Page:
Impacts of floating offshore wind infrastructure on the distribution and behaviour of fish & marine mammals: IFLOW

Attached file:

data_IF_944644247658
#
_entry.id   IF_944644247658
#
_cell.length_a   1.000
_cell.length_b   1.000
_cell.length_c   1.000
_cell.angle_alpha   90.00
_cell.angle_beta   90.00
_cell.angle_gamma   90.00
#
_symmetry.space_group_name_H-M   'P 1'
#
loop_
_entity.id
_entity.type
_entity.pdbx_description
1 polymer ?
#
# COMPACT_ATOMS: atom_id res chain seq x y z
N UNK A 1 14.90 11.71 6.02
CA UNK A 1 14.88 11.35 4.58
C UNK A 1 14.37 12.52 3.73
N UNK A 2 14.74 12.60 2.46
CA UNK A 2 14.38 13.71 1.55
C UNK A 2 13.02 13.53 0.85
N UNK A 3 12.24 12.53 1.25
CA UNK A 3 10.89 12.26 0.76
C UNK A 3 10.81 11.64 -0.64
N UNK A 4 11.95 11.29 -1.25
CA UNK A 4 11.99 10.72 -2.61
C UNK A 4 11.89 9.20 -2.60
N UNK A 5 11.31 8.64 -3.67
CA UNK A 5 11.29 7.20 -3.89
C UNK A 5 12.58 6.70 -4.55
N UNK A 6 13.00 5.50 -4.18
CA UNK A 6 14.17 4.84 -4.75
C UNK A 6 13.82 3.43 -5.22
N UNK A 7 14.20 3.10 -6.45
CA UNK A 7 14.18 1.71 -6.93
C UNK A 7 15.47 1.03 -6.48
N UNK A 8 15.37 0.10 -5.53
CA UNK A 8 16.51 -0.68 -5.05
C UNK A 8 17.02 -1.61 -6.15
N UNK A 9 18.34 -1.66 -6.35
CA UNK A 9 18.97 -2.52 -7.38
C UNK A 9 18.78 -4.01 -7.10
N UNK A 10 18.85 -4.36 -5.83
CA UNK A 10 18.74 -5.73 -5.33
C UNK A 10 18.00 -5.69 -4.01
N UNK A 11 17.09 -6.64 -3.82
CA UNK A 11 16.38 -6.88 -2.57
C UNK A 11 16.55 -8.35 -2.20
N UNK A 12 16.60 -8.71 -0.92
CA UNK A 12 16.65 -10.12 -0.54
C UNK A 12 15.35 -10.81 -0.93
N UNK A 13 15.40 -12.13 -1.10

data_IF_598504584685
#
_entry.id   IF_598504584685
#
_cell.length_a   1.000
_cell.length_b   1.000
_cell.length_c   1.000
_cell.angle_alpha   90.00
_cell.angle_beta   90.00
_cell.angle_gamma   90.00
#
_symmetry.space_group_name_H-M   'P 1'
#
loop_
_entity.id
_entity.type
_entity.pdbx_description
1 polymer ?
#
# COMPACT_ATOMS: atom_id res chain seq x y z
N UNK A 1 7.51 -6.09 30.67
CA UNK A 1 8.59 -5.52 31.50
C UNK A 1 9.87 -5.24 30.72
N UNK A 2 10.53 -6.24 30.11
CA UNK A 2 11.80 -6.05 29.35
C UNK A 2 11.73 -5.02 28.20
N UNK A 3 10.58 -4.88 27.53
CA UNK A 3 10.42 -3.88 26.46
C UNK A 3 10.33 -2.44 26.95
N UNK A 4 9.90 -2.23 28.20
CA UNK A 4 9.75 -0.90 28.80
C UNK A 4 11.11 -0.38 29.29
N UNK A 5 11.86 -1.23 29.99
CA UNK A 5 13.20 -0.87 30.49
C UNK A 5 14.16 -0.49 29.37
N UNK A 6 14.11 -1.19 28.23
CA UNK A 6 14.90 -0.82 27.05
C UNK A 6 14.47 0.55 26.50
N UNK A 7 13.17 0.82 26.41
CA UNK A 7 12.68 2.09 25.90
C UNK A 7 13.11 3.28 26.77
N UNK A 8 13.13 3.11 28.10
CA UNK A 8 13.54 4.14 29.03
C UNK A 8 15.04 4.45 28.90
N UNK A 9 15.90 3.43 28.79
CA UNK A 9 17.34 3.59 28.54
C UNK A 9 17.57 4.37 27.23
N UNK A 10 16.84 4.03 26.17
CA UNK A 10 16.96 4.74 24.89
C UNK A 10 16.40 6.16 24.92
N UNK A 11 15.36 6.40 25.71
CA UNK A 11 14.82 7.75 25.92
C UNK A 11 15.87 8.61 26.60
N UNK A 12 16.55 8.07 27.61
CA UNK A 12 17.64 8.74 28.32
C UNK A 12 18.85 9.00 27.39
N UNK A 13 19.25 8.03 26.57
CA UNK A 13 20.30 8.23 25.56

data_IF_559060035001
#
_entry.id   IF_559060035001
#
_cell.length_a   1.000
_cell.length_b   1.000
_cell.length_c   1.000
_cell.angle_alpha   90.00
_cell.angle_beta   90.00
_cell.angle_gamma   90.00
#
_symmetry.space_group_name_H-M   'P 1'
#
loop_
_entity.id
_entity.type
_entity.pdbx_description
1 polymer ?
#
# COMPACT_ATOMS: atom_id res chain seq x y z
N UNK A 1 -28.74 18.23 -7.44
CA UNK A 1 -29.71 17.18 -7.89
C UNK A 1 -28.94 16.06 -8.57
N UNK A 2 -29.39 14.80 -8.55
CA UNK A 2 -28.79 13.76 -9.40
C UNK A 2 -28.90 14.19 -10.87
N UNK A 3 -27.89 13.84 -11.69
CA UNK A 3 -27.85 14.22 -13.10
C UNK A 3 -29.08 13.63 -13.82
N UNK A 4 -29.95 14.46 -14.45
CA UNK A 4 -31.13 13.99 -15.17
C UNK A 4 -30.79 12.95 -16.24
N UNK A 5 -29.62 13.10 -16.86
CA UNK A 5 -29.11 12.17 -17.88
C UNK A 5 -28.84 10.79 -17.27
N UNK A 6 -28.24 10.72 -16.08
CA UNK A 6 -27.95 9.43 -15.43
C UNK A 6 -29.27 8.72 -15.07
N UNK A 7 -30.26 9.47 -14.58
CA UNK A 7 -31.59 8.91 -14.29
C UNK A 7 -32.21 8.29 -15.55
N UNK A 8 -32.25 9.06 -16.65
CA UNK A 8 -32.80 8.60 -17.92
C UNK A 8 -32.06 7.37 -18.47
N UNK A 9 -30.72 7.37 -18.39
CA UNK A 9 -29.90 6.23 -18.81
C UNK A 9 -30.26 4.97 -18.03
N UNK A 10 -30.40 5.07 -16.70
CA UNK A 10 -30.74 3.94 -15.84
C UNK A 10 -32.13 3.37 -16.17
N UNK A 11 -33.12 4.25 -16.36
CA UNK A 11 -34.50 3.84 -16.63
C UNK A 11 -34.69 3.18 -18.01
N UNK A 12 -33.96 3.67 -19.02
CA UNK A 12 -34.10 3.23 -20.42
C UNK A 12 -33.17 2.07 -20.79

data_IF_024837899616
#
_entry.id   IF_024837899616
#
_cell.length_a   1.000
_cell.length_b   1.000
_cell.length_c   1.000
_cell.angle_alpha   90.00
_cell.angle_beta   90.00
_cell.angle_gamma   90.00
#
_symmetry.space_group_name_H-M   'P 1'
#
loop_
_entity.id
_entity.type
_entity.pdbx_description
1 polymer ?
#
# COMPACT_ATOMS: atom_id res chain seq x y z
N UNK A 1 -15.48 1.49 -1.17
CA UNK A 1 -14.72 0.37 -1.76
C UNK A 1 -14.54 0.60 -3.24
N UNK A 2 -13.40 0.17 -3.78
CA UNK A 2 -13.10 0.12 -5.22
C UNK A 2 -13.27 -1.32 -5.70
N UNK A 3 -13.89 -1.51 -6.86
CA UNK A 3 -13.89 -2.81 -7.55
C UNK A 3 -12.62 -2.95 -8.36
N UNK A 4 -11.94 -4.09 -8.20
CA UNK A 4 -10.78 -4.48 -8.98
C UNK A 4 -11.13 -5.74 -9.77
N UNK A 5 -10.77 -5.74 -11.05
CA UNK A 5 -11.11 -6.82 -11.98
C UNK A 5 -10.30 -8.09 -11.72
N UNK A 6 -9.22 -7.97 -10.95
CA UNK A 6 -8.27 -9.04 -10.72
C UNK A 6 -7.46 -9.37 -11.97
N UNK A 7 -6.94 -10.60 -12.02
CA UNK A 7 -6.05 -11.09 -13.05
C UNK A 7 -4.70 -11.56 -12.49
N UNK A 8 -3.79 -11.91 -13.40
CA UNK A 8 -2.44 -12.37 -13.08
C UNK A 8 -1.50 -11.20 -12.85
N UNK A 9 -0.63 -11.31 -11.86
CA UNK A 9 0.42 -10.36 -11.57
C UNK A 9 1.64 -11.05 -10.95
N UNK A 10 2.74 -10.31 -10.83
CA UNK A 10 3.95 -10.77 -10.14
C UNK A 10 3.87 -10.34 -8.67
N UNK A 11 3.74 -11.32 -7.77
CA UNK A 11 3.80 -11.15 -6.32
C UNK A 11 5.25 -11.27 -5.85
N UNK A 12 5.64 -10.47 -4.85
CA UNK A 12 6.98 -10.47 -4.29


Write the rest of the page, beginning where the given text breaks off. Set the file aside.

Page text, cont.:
As floating offshore wind expands, turbines are increasingly likely to be deployed within highly productive shelf areas, important for many wide-ranging species including demersal and pelagic fish and their predators (marine mammals, seabirds, elasmobranchs). This PhD will design and utilise a range of data collection methodologies including active acoustics (echosounders), ADCPs and passive acoustics (hydrophones) to investigate the distribution and behaviour of fish and marine mammals around floating structures. Attractiveness to fish, and thereby marine top predators, of floating structures in shelf-sea environments can be evaluated and the results will allow improved assessment of cumulative impacts. We are seeking candidates from a technical or analytical background with multi-disciplinary interest in marine ecosystems and offshore renewable energy (ORE). This position would suit an engineering, ecology, physics or oceanography discipline with interest in measurement techniques.
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